Monday, February 20, 2012

Classic or Antique - How do you define it?

A poll was put on my favorite website Antique Tractors Forum asking what we thought classified as a classic or antique tractor.  Here are my thoughts:

I've heard on cars it's 25 for classic and 50 for antique.

If you go by 25 years anything made by Allis-Chalmers, J.I. Case or International Harvester qualifies as an antique since they quit those nameplates in 1985 or 1986. Shocked Of course Minnie Mo, Oliver, Cockshutt and almost all White's were made prior to 1987. Versitile, Stieger, and Big Bud all pretty much ended production 22 years ago. Deere's 4840 and 8640 are also antiques by that standard.

I like to stick with 50 years on tractors because of Deere's New Generation tractors in the early 1960s. The game changed (or was in the process of changing) with their introduction. International came out with the 706 and 806 shortly after. Of course Case had the 700 a couple years earlier and Allis had their D series at the tail end of the 1950s.

So I guess what I am saying is that anything more than 10 or 15 years older than me is an antique. Ask me again in 10 years and I'll probably tell you the same.

Your thoughts?

Friday, February 10, 2012

Still bothered by the Foose 4020

First off I am not going to put a picture of the Foose tractor here because a) most of those pictures are copyrighted and b) it's tacky, well maybe not tacky, just too busy for my taste.  He has too many things going on with the tractor distracting you from the overall image.  The New Generation line of Deere's tractors, of which the 4020 is the prime example, were quite often noted for their simplistic design beauty.  These were the first tractors to look like they were completed at design.  There are no extra bumps in the hood for hiding a starter, no brackets sticking out the sides, no 4 or 5 color paint scheme.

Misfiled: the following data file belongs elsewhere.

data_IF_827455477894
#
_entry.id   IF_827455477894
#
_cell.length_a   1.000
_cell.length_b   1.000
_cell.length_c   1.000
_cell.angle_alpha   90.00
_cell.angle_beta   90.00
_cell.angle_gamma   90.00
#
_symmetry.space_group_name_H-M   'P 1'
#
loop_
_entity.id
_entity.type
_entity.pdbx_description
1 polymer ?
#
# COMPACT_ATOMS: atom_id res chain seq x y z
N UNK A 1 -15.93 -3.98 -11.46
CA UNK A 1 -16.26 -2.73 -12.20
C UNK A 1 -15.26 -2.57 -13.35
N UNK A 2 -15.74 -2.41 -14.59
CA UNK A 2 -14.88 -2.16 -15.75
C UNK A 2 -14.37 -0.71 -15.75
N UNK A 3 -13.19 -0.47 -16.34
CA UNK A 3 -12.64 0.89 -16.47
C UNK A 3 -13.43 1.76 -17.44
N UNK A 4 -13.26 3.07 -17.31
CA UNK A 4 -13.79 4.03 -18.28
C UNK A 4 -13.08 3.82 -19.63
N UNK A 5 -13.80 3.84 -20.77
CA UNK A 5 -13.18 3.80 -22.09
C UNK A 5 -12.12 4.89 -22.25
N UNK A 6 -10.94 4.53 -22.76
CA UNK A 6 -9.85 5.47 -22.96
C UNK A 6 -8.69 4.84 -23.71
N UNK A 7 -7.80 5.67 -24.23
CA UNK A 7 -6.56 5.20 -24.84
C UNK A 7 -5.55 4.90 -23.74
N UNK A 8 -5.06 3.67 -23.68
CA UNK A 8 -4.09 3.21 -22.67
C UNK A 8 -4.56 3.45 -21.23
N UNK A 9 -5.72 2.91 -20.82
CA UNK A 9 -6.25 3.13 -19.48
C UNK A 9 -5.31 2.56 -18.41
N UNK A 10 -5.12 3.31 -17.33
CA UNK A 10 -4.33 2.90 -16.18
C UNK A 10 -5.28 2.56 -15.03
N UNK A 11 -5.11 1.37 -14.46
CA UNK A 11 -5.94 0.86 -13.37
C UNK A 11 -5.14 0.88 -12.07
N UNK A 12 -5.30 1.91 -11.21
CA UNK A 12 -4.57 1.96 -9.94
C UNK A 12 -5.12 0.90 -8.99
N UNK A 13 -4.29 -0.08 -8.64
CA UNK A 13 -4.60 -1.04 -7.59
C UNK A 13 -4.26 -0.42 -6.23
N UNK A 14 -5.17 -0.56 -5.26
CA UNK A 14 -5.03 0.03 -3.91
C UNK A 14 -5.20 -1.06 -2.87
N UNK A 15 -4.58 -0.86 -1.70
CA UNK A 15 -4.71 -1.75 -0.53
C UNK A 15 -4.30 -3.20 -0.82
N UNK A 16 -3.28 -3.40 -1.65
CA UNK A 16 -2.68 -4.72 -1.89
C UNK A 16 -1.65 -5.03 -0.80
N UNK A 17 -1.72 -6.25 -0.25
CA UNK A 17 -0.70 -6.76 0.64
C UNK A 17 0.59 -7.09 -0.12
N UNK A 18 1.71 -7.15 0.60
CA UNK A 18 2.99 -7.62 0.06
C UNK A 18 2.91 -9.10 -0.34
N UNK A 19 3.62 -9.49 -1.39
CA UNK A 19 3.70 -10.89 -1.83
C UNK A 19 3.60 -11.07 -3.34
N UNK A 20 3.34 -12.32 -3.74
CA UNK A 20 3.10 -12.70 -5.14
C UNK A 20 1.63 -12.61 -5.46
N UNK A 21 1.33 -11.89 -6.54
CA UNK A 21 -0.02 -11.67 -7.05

I saw the videos Chip Foose made while designing and building the tractor.  In his original drawing he had a couple of neat ideas.  Turning the side vents 90 degrees gives the tractor a streamlined look.  The height drop and smooth belly pan add even more streamlining.  I am not sure about the black streak down the side or the extension up front where the weights belong.  Those might actually look ok if you remove the garish vertical yellow stripe from the middle of the tractor.  The chrome exhaust is not bad but it makes mounting the tractor a hot prospect unless you crawl over the back.  The right side looks better without the exhaust so it makes me want to find a better routing of those pipes. Here is one sketch Chip came up with.

I like the exhaust in this one.  The narrow black stripes on the yellow middle make me think that stripe could stay, or not.  He also has the side vents green in this sketch.   Yeah, love the green side vents over the silver ones. 

Love to have the money to do one my way.